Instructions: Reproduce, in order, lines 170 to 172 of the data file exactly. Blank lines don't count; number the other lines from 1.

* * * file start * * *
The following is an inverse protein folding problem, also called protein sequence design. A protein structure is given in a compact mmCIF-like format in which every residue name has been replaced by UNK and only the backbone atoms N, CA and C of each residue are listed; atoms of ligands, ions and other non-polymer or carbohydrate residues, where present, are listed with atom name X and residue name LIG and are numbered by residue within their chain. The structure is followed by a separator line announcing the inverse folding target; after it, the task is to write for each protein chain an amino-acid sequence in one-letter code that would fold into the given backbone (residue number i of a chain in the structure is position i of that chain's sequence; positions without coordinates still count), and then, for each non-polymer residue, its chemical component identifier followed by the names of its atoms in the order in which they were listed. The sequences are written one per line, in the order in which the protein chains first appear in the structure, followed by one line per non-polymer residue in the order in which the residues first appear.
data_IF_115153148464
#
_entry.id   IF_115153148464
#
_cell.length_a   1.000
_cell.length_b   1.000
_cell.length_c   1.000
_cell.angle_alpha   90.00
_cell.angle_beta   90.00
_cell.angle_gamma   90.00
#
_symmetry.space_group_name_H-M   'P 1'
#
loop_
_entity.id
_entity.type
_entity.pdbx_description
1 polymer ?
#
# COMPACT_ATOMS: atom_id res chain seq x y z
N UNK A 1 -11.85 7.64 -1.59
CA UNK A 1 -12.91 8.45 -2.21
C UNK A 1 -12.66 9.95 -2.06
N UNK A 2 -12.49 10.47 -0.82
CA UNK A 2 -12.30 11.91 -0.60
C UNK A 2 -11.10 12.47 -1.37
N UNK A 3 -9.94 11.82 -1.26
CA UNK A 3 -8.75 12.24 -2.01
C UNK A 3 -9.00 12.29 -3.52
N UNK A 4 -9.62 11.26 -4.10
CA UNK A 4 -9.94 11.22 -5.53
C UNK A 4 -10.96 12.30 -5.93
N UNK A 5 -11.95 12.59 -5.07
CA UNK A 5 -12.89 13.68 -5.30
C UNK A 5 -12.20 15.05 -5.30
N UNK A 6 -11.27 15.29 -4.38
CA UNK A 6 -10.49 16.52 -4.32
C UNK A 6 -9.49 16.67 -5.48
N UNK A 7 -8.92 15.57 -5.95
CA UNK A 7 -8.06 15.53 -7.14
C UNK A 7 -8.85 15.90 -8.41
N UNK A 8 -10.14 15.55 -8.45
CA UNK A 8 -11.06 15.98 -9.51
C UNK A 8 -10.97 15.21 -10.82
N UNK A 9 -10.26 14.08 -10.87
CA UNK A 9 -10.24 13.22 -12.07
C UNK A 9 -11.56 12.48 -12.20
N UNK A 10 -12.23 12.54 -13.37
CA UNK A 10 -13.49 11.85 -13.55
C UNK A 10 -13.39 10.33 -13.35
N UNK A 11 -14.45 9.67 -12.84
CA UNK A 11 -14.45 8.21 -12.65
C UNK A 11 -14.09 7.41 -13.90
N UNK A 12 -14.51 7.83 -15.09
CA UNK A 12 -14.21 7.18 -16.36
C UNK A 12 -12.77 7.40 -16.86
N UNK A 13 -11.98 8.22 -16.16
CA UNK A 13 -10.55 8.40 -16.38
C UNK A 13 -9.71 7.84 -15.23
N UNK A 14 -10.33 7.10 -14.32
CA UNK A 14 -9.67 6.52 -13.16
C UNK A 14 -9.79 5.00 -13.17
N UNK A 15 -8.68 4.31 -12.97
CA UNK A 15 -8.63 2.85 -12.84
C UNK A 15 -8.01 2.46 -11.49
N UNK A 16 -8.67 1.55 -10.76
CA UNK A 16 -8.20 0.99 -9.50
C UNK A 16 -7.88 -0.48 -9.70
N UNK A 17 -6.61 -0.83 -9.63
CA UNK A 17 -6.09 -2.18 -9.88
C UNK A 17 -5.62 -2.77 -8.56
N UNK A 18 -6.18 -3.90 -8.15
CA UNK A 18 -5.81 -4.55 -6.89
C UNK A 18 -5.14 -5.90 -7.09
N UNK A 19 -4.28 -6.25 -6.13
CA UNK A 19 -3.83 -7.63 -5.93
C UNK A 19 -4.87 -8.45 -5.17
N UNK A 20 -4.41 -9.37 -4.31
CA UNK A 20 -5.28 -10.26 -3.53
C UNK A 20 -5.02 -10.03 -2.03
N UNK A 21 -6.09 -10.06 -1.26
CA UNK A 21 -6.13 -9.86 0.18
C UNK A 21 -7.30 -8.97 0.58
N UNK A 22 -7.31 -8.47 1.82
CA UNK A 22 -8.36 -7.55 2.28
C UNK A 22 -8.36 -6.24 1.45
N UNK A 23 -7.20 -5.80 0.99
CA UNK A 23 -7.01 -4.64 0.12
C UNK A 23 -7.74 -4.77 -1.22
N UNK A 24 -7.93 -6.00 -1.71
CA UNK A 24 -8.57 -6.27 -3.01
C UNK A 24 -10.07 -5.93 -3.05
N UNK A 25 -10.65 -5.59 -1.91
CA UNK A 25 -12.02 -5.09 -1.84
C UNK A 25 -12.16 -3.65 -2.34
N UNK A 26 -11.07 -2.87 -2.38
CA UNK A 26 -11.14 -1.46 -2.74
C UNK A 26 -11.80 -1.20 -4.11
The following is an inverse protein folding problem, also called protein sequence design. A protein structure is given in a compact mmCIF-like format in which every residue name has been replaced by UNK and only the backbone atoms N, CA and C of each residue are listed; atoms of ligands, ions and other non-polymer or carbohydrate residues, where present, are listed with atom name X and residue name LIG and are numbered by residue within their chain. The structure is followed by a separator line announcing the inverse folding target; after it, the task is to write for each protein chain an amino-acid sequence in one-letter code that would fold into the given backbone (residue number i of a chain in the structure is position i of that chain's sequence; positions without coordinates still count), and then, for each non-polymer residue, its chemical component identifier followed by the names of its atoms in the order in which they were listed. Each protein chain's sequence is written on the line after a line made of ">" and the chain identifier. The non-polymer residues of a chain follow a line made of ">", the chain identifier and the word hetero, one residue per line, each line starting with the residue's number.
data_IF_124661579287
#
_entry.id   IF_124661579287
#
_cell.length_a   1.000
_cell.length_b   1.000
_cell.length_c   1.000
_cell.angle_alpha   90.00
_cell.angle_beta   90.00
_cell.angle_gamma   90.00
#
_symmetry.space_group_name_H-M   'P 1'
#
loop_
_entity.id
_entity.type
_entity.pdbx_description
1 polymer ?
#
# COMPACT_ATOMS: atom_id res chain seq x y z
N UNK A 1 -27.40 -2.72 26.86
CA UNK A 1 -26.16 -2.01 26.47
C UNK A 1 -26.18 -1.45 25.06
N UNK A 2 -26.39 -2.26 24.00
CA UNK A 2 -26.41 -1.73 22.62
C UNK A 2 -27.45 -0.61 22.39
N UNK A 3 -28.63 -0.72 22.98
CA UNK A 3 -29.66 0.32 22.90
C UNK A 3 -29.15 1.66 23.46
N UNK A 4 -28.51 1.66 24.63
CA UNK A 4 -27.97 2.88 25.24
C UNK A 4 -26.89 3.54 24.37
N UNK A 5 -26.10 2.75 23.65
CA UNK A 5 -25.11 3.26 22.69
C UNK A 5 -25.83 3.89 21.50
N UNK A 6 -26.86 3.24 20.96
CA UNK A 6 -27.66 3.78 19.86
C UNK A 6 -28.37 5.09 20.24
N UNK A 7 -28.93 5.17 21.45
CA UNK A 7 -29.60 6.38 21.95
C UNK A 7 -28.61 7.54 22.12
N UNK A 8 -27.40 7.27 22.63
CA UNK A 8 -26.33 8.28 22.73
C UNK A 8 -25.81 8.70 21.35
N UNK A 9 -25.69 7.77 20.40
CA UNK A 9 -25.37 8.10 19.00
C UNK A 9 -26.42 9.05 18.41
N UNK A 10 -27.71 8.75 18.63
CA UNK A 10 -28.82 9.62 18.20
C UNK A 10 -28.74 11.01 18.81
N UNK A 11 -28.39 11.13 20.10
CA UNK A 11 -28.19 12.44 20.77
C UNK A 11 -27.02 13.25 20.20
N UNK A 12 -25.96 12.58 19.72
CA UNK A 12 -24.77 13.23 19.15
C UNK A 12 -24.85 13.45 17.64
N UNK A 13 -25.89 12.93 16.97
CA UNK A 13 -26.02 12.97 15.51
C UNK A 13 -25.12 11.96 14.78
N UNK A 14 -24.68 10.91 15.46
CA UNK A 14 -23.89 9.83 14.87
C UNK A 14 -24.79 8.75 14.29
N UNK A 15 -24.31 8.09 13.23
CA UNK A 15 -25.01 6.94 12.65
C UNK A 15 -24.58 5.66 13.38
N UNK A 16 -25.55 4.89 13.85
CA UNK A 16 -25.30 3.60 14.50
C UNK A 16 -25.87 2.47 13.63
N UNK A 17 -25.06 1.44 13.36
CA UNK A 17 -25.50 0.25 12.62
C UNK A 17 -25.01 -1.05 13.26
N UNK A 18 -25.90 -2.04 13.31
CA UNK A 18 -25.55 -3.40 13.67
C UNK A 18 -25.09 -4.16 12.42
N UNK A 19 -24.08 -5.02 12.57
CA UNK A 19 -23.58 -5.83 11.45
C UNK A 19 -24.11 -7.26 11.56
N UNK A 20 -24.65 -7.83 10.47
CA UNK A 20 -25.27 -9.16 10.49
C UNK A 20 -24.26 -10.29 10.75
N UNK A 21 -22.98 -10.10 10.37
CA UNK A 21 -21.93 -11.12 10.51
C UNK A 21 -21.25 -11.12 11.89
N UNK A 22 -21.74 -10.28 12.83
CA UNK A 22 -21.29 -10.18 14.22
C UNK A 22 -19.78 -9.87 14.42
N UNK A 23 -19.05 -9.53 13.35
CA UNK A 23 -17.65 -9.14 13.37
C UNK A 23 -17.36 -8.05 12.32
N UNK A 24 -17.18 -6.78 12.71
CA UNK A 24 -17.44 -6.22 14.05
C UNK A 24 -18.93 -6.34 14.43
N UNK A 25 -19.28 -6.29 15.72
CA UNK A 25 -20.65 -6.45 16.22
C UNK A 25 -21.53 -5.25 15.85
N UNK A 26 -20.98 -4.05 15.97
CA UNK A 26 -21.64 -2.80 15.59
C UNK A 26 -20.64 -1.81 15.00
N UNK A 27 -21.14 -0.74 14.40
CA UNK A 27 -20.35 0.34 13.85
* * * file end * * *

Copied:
CA UNK A 17 -25.50 0.25 12.62
C UNK A 17 -25.01 -1.05 13.26
N UNK A 18 -25.90 -2.04 13.31